Bison, commonly known as buffalo, were originally found on the American prairie. At present, however, their range is very restricted. The bison is found in national parks of the United States and Canada. Earlier, when the population of this animal was larger, the herds traveled long distances in search of food.
Today, one can see paths left by millions of bison hooves. The bison has a large head and neck and humped shoulders. Also known as the "American bison," the bison is brownish-black, except on the hind part of the body, which is brown.
Long, coarse hair covers the head, neck, and hump. The hair forms a beard on the throat and chin. The head has a pair of horns like those of domestic cattle. Some pairs of horns spread 35 inches at their widest point.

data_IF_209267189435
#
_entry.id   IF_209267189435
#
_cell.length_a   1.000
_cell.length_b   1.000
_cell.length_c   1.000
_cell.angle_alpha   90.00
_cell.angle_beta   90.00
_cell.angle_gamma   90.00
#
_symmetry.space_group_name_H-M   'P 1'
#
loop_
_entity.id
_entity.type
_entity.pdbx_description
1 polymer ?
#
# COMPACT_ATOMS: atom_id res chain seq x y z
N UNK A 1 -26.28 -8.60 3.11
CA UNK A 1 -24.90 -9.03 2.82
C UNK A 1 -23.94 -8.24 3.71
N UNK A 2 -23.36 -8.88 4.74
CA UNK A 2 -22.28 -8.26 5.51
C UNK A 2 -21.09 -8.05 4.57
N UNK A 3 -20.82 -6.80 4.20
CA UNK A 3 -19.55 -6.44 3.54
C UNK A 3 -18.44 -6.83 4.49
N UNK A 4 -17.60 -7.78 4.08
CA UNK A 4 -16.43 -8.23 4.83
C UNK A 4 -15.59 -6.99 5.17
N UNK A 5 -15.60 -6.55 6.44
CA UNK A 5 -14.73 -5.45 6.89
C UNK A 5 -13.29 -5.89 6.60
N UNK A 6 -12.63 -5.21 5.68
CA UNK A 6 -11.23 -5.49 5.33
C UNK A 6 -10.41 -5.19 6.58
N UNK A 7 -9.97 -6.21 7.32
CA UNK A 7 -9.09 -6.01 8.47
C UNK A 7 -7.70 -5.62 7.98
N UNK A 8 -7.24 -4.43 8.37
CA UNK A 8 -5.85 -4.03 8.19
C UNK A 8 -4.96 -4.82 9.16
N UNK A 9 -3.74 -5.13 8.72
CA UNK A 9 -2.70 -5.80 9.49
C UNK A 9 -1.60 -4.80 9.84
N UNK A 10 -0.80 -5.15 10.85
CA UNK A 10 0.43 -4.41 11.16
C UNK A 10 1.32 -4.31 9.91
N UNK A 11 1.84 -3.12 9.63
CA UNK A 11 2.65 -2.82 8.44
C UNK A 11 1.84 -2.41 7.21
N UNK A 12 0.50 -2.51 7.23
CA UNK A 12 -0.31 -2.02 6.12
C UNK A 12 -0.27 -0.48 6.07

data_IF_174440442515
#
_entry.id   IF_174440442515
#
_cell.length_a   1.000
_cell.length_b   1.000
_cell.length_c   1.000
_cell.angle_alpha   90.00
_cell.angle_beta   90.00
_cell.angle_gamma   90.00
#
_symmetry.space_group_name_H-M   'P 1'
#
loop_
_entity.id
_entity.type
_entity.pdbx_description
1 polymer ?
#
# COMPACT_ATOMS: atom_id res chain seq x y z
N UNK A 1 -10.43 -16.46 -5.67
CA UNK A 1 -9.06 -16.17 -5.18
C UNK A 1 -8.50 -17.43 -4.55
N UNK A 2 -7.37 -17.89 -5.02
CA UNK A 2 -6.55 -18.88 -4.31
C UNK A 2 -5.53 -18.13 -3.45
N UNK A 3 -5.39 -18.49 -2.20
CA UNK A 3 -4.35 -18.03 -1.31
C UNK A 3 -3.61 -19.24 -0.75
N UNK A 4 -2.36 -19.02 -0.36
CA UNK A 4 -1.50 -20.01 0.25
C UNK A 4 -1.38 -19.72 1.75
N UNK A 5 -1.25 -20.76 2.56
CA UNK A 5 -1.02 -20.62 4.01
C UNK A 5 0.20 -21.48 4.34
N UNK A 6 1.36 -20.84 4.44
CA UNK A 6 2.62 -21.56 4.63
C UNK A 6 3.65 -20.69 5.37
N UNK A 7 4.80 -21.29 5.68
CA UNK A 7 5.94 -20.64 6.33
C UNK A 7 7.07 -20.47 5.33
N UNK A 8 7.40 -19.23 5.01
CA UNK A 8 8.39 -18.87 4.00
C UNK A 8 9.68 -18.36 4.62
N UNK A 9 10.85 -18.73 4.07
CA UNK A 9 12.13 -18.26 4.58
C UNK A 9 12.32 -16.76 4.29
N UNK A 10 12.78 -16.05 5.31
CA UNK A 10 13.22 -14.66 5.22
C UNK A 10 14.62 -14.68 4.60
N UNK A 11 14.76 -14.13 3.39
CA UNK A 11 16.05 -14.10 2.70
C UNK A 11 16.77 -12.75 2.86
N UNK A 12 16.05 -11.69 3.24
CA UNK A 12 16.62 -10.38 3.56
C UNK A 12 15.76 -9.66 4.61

A full-grown bull (male) measures up to 12-1/2 feet long, from the tip of its nose to the end of its short, tufted tail. Its height at the shoulders measures 6 feet. Bulls usually weigh between 1,600 and 2,000 pounds. Buffalo are grazing animals; their feeding behavior is similar to that of domestic stock. They feed on grasses and other ground forage.
When bison were abundant, they influenced the ecosystem greatly. Their wallows served as temporary water resources for other animals. Through dung production they also contributed to creating the rich soils of the prairies.
Buffalo live in small groups arranged by sex, age, and habitat. Males that are older and have a higher rank and breed more often than the other group members. Bison groups may be seen during grazing and traveling. They travel in a line. These animals make good swimmers and runners. Bison are capable of reaching speeds of about 38 miles per hour.